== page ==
Safety procedures & protective equipment. Provide preventative and protective equipment to create a safe workplace;
Supporting employees through the pandemic. Assist employees through flexibility and support programs (financial and otherwise); and
Confirmed case response. Re-assure staff & customers with clear, credible communications.
Brisebois said additional assets continue to be developed to address pressing issues such as supply chain, loss prevention, cybersecurity, physical and mental health, retail category specific best practices (e.g. fashion, hard goods, jewellery, etc.), and employee training.
“As new information is included, RCC will endeavour to ensure that all retailers have access to these resources. Our experts and retail member volunteers have been extremely generous and many of our larger members appreciate that our industry is comprised of thousands of small and mid-size retailers who may not have the resources in-house to develop recovery plans. Thus, the focus has been on providing tools and resources for our smaller retailers across Canada to assist them in re-building and growing their businesses,” she said.
“Our team at RCC has been overwhelmed with the generous support of retail members from coast to coast. Everyone stepped up and simply said ‘how can we help? – it has been very gratifying and encouraging. We have been blessed with a huge team of volunteers and a dedicated Board of Directors who, together, have been focused on helping our smaller retailers get the help they need as quickly as possible.
“The Retail Recovery Playbook is also intended as a blueprint, aimed at advancing and promoting a harmonized ‘back to business’ approach with provincial, territorial, federal governments, and Public Health Authorities. Our goal is to ensure the safety of our communities, the safe reopening of retail, the safety of employees and customers under clear and well communicated guidelines and protocols across jurisdictions. This has been a labour of love for us at RCC and we are focused on helping rebuild our retail sector and our communities.”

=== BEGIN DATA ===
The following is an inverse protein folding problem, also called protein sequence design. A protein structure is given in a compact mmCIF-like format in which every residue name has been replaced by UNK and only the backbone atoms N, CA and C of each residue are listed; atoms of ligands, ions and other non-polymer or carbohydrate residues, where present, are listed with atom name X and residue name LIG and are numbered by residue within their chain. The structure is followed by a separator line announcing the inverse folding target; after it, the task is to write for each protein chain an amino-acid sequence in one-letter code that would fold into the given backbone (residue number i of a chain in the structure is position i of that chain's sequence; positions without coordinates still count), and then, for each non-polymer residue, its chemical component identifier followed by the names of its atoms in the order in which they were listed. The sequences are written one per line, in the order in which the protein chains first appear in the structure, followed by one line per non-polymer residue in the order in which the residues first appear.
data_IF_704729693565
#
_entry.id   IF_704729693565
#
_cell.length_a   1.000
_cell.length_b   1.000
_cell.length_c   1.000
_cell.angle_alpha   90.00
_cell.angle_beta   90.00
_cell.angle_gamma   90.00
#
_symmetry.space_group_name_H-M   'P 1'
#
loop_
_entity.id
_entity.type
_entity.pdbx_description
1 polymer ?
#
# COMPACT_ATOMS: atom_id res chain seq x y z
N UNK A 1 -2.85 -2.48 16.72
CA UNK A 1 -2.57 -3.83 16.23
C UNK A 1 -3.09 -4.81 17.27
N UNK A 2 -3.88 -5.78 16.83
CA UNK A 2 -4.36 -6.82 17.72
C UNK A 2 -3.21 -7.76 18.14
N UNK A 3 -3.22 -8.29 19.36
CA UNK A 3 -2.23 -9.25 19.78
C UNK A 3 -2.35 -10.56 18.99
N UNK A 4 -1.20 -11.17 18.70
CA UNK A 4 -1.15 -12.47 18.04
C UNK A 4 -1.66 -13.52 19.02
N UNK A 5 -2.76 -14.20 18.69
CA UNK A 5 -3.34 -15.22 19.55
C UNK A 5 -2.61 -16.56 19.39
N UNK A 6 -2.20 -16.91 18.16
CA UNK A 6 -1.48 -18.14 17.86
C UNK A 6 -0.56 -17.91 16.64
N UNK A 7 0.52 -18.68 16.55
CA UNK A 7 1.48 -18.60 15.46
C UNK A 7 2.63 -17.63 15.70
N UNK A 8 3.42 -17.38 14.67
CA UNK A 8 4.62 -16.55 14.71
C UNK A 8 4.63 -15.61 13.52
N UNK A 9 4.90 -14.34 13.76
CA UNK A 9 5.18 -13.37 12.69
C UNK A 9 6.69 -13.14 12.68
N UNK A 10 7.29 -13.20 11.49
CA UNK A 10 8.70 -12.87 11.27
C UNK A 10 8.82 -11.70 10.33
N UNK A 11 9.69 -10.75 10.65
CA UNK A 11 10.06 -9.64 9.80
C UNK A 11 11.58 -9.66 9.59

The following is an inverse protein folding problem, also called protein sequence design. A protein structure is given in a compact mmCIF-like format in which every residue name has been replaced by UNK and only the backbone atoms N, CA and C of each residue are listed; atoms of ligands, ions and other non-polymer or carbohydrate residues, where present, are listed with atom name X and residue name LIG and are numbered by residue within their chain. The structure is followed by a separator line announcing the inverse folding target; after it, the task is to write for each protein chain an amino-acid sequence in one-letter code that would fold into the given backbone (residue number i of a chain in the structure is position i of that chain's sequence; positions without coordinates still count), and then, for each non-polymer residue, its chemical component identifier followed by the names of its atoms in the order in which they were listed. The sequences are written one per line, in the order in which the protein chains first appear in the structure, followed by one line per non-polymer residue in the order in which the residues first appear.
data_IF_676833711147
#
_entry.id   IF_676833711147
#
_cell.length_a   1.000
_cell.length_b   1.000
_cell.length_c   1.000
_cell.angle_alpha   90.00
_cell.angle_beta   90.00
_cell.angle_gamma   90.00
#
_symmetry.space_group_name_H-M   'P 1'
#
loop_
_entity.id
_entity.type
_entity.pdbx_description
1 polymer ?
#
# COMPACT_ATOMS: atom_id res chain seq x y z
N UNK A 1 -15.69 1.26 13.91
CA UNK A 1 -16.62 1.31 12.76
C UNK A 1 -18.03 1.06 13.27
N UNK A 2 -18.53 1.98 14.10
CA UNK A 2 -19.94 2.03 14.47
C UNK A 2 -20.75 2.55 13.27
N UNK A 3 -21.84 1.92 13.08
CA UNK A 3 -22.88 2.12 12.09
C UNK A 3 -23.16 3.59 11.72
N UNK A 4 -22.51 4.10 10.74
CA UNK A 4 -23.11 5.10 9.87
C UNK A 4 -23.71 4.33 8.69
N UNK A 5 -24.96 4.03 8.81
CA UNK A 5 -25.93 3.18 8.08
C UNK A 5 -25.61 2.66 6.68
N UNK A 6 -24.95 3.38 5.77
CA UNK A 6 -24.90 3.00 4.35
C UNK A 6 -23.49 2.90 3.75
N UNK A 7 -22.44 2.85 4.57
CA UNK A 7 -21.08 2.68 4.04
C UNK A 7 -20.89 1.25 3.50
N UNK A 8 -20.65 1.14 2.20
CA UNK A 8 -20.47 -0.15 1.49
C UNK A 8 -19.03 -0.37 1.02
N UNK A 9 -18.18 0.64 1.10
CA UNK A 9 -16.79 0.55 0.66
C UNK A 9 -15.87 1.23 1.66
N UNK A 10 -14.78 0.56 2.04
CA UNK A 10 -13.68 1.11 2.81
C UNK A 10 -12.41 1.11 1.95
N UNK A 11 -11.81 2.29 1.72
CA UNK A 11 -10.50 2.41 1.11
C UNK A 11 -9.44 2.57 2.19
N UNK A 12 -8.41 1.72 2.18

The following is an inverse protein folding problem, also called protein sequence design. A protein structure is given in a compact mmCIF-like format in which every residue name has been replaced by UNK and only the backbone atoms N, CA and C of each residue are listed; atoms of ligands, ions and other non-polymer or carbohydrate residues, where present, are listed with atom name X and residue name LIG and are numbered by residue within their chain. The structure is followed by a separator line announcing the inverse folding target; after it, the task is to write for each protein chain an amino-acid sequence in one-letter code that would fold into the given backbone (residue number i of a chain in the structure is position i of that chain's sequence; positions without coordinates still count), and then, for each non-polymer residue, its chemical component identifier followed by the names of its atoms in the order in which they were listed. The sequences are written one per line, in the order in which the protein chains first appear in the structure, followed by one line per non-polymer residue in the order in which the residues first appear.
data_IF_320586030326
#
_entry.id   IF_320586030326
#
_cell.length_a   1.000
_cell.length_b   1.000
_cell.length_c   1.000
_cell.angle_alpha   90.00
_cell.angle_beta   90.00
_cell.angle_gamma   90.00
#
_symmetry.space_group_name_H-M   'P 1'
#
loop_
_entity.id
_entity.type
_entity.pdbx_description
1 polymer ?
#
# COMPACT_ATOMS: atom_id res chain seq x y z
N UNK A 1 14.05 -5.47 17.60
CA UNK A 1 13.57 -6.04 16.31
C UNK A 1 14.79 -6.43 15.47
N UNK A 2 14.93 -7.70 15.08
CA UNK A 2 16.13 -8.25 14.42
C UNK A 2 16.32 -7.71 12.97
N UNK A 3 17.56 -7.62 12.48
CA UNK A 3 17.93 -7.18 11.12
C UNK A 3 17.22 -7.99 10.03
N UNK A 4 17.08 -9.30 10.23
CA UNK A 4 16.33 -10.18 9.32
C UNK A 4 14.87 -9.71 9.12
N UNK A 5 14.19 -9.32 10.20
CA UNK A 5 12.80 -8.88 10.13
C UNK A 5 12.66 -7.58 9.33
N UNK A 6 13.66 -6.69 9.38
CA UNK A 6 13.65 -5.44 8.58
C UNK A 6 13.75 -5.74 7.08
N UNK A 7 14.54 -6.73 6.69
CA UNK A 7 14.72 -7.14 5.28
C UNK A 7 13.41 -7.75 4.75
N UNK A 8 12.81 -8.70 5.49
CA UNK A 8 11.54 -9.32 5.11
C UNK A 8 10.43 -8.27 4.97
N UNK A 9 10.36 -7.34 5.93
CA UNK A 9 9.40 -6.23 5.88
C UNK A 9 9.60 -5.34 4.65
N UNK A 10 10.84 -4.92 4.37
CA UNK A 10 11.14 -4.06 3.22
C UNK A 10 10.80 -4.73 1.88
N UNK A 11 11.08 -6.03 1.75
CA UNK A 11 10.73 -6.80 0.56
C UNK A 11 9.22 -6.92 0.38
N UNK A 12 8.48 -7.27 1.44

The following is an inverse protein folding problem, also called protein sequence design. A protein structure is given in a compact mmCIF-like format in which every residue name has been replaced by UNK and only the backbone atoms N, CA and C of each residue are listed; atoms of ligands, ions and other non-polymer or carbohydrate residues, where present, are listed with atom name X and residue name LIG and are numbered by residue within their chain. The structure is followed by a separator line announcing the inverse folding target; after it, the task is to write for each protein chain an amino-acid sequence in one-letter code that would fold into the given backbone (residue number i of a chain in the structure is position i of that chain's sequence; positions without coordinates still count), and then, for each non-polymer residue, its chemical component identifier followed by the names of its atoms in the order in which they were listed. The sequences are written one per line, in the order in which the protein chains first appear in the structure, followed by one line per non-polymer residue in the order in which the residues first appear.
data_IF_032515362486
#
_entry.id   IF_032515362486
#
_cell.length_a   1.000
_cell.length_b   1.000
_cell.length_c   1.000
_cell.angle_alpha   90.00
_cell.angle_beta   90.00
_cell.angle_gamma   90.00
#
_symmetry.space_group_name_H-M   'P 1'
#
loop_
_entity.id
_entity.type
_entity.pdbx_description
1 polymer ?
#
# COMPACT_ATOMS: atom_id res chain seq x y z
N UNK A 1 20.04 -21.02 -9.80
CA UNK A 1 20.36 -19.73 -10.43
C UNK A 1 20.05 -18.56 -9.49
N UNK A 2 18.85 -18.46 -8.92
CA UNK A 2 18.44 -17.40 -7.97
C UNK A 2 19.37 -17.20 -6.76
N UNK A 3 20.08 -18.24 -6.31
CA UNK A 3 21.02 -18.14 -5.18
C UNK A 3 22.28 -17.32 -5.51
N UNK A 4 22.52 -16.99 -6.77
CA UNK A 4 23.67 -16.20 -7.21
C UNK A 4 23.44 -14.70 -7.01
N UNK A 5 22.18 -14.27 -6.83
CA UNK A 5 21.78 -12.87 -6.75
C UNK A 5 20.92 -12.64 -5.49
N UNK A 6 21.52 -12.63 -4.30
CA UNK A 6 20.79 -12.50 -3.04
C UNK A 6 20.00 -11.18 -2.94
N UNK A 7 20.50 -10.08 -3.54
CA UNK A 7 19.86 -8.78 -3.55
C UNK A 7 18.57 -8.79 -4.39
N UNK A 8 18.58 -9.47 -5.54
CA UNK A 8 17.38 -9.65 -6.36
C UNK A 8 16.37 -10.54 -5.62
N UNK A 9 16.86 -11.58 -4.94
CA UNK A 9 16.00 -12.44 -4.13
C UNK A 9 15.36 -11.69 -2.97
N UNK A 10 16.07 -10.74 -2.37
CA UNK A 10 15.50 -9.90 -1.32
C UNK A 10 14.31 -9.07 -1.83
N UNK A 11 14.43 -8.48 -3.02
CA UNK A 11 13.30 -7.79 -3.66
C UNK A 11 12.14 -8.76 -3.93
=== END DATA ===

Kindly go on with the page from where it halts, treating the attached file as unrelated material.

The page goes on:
A Leger survey released on Monday asked the question: ‘once the governments lift the protective measures put in place to fight COVID-19, which of the following would you be comfortable doing. Responses were as follows: shopping at the mall, 50 percent; dining in restaurants, 41 percent; and going to bars, lounges, night clubs and pubs, 17 percent.
A report by Deloitte said it may take months, a year, or even longer, but the world will emerge from the COVID-19 pandemic. Consumers’ behaviours may take more time to return to what they were—if they ever do.
“Expect a COVID-19 ‘hangover.’ Canadian consumers may continue to act cautiously after the pandemic subsides. People may continue to stockpile food and other supplies. Shifts in discretionary spending could be permanently changed. Consumers may also be slow to travel for leisure or business, or to return to restaurants, malls, gyms, and other public venues. They may instead choose to spend more on in-home entertainment, home offices, and fitness equipment,” said the report.
“Consumers may be open to new ideas and technologies. Consumers still seeking to reduce exposure to others may be more willing to try new technologies, such as self-checkouts, contactless payments, in-store robots, non-contact delivery options, virtual reality, and more.
“Customers may retain the habits and behaviours they adopted during the pandemic. They may continue to buy online or avail themselves of click-and-collect. They may stay loyal to new brands they discovered while searching for hard-to-find items. Older Canadians may grow more comfortable with digital channels, opening up new opportunities for retailers to reach a notoriously challenging demographic.”